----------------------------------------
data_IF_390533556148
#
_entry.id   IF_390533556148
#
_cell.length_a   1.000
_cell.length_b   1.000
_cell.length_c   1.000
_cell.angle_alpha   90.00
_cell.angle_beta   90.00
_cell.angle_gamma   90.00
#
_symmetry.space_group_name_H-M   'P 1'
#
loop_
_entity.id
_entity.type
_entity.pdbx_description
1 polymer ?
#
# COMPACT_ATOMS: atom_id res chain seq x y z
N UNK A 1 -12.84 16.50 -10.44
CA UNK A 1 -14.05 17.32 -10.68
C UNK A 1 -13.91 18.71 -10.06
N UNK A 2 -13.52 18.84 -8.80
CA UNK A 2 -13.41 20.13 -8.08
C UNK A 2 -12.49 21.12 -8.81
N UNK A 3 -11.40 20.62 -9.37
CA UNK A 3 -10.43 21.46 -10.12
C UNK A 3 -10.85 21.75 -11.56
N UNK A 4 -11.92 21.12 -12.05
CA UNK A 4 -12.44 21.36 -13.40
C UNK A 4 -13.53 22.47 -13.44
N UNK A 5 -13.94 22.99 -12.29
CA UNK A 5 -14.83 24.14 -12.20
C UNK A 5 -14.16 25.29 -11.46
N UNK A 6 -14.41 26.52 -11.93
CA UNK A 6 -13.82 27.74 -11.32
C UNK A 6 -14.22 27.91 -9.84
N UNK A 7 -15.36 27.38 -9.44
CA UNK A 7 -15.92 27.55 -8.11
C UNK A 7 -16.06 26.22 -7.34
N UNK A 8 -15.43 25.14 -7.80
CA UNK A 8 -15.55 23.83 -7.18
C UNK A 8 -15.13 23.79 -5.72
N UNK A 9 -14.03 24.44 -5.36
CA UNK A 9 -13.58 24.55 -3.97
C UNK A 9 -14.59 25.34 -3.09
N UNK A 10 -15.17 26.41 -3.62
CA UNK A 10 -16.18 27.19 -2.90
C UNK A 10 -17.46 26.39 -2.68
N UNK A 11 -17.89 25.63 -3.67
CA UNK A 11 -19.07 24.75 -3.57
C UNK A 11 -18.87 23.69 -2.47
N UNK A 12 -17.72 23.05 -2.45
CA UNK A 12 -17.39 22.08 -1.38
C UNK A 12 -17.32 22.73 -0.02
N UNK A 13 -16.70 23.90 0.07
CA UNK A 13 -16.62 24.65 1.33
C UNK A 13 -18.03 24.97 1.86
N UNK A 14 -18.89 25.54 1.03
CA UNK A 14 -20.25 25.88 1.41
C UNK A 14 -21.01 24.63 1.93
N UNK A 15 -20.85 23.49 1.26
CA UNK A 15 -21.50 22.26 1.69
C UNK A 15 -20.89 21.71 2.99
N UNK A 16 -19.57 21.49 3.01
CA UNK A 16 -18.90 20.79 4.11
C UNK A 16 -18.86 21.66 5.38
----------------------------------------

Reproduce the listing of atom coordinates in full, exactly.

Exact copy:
data_IF_390533556148
#
_entry.id   IF_390533556148
#
_cell.length_a   1.000
_cell.length_b   1.000
_cell.length_c   1.000
_cell.angle_alpha   90.00
_cell.angle_beta   90.00
_cell.angle_gamma   90.00
#
_symmetry.space_group_name_H-M   'P 1'
#
loop_
_entity.id
_entity.type
_entity.pdbx_description
1 polymer ?
#
# COMPACT_ATOMS: atom_id res chain seq x y z
N UNK A 1 -12.84 16.50 -10.44
CA UNK A 1 -14.05 17.32 -10.68
C UNK A 1 -13.91 18.71 -10.06
N UNK A 2 -13.52 18.84 -8.80
CA UNK A 2 -13.41 20.13 -8.08
C UNK A 2 -12.49 21.12 -8.81
N UNK A 3 -11.40 20.62 -9.37
CA UNK A 3 -10.43 21.46 -10.12
C UNK A 3 -10.85 21.75 -11.56
N UNK A 4 -11.92 21.12 -12.05
CA UNK A 4 -12.44 21.36 -13.40
C UNK A 4 -13.53 22.47 -13.44
N UNK A 5 -13.94 22.99 -12.29
CA UNK A 5 -14.83 24.14 -12.20
C UNK A 5 -14.16 25.29 -11.46
N UNK A 6 -14.41 26.52 -11.93
CA UNK A 6 -13.82 27.74 -11.32
C UNK A 6 -14.22 27.91 -9.84
N UNK A 7 -15.36 27.38 -9.44
CA UNK A 7 -15.92 27.55 -8.11
C UNK A 7 -16.06 26.22 -7.34
N UNK A 8 -15.43 25.14 -7.80
CA UNK A 8 -15.55 23.83 -7.18
C UNK A 8 -15.13 23.79 -5.72
N UNK A 9 -14.03 24.44 -5.36
CA UNK A 9 -13.58 24.55 -3.97
C UNK A 9 -14.59 25.34 -3.09
N UNK A 10 -15.17 26.41 -3.62
CA UNK A 10 -16.18 27.19 -2.90
C UNK A 10 -17.46 26.39 -2.68
N UNK A 11 -17.89 25.63 -3.67
CA UNK A 11 -19.07 24.75 -3.57
C UNK A 11 -18.87 23.69 -2.47
N UNK A 12 -17.72 23.05 -2.45
CA UNK A 12 -17.39 22.08 -1.38
C UNK A 12 -17.32 22.73 -0.02
N UNK A 13 -16.70 23.90 0.07
CA UNK A 13 -16.62 24.65 1.33
C UNK A 13 -18.03 24.97 1.86
N UNK A 14 -18.89 25.54 1.03
CA UNK A 14 -20.25 25.88 1.41
C UNK A 14 -21.01 24.63 1.93
N UNK A 15 -20.85 23.49 1.26
CA UNK A 15 -21.50 22.26 1.69
C UNK A 15 -20.89 21.71 2.99
N UNK A 16 -19.57 21.49 3.01
CA UNK A 16 -18.90 20.79 4.11
C UNK A 16 -18.86 21.66 5.38